The contrasting results from mTOR inhibition versus siRNA knockdown experiments on the lysosomal localization of TFEB suggested that the recruitment of TFEB to lysosomes is dependent on the physical presence of mTOR but not necessarily its kinase activity, implying that the mTORC1 complex could participate in the recruitment of TFEB to lysosomes. Consistent with this hypothesis, the amount of mTOR on lysosomes parallels that of TFEB because it is reduced in response to starvation (27) and increased in response to torin 1 (32). Thus, while we had not detected an interaction between TFEB and mTORC1 components in the SILAC experiment described above (Fig. 2A), we reasoned that since the localization of TFEB to lysosomes is greatly enhanced in response to mTOR inhibition (Fig. 5A and B) and that mTOR and TFEB colocalize very well on lysosomes under such conditions (Fig. 5C), potential interactions between TFEB and mTORC1 components should also be enhanced. Indeed, mTOR and raptor selectively co-immunoprecipitated with TFEB following torin 1 exposure (Fig. 5D). To further investigate the relationship between lysosomal targeting of TFEB and mTOR interactions, we tested the mTOR and raptor binding ability of the Δ30TFEB mutant that does not localize to lysosomes (Fig. 1I) and found that it does not interact with mTOR (Fig. 5E). We next investigated the effects of mTOR inhibition on the subcellular localization of the natively expressed TFEB protein and found that its nuclear abundance was strongly increased in both Hela (Fig. 5F and G) and ARPE-19 cells (Fig. S3D).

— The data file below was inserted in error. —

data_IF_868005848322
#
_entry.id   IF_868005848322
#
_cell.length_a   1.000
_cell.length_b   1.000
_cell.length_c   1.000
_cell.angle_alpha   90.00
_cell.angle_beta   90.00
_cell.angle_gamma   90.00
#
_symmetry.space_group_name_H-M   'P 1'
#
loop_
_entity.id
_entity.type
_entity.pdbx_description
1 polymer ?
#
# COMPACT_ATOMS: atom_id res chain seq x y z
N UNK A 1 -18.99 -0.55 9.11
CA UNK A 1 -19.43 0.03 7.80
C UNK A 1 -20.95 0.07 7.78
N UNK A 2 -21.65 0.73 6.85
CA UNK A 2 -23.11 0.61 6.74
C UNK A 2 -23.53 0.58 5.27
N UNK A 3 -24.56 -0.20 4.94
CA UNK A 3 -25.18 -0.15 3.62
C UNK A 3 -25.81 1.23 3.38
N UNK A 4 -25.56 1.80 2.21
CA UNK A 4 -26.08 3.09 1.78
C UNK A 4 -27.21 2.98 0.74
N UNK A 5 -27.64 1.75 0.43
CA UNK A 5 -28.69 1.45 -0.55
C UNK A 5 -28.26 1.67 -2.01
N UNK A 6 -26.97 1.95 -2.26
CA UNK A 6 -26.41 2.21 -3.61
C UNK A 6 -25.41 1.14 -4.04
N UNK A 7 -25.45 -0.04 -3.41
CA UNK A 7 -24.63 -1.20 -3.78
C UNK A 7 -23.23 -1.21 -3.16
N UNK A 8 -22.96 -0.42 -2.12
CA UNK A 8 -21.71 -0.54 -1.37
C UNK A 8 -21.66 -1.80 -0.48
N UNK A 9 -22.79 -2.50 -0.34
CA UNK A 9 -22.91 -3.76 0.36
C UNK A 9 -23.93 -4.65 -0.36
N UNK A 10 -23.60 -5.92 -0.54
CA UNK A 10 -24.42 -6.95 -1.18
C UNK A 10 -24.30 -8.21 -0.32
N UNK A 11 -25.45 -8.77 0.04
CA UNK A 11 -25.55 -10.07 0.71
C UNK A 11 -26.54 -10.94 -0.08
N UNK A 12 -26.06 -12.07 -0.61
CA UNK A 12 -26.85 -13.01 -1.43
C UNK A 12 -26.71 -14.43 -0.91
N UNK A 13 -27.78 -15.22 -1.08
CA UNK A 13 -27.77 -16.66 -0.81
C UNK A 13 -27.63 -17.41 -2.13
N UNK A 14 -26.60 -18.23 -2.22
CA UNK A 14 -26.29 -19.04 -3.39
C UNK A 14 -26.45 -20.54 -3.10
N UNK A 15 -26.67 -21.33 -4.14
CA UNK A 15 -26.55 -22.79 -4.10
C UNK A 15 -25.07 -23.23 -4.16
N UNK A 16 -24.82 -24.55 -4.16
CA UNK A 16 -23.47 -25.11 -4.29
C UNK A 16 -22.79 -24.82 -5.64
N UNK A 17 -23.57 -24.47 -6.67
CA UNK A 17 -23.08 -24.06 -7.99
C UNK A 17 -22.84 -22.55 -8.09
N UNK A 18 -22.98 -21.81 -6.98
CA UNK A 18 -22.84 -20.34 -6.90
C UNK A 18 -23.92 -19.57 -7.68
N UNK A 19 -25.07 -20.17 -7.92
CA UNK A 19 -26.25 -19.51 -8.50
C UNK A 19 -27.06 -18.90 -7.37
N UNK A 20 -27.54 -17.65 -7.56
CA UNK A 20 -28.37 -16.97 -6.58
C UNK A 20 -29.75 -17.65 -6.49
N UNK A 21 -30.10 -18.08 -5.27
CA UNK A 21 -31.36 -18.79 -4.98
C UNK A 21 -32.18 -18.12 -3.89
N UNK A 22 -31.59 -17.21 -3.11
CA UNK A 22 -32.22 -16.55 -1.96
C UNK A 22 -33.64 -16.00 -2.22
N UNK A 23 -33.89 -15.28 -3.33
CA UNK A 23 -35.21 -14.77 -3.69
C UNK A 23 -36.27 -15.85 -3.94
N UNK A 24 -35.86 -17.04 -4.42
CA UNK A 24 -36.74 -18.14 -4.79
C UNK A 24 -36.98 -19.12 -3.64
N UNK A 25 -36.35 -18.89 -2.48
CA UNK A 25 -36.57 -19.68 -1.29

Collectively, our results support a model wherein mTORC1-dependent S211 phosphorylation of TFEB results in 14-3-3 interactions that promote the cytoplasmic retention of TFEB. In an effort to understand how nuclear import of TFEB is regulated, we searched for nuclear localization signals [NLSs, (33, 34)] in TFEB and identified a candidate sequence between amino acids 241–252 (Fig. S2C). To test the hypothesis that 14-3-3 binding to the nearby S211-containing motif occludes this NLS we mutated basic residues (R245–R248) within the predicted NLS to alanine. If the loss of 14-3-3 interactions following mTOR inhibition triggers nuclear accumulation through unmasking of this adjacent NLS, then the torin 1 stimulated increase in nuclear TFEB levels should not occur with this mutant. Indeed, this is what we observed (Fig. 6A) in spite of the fact that torin 1 still inhibited the 14-3-3 binding and S211 phosphorylation of this mutant (Fig. 6B).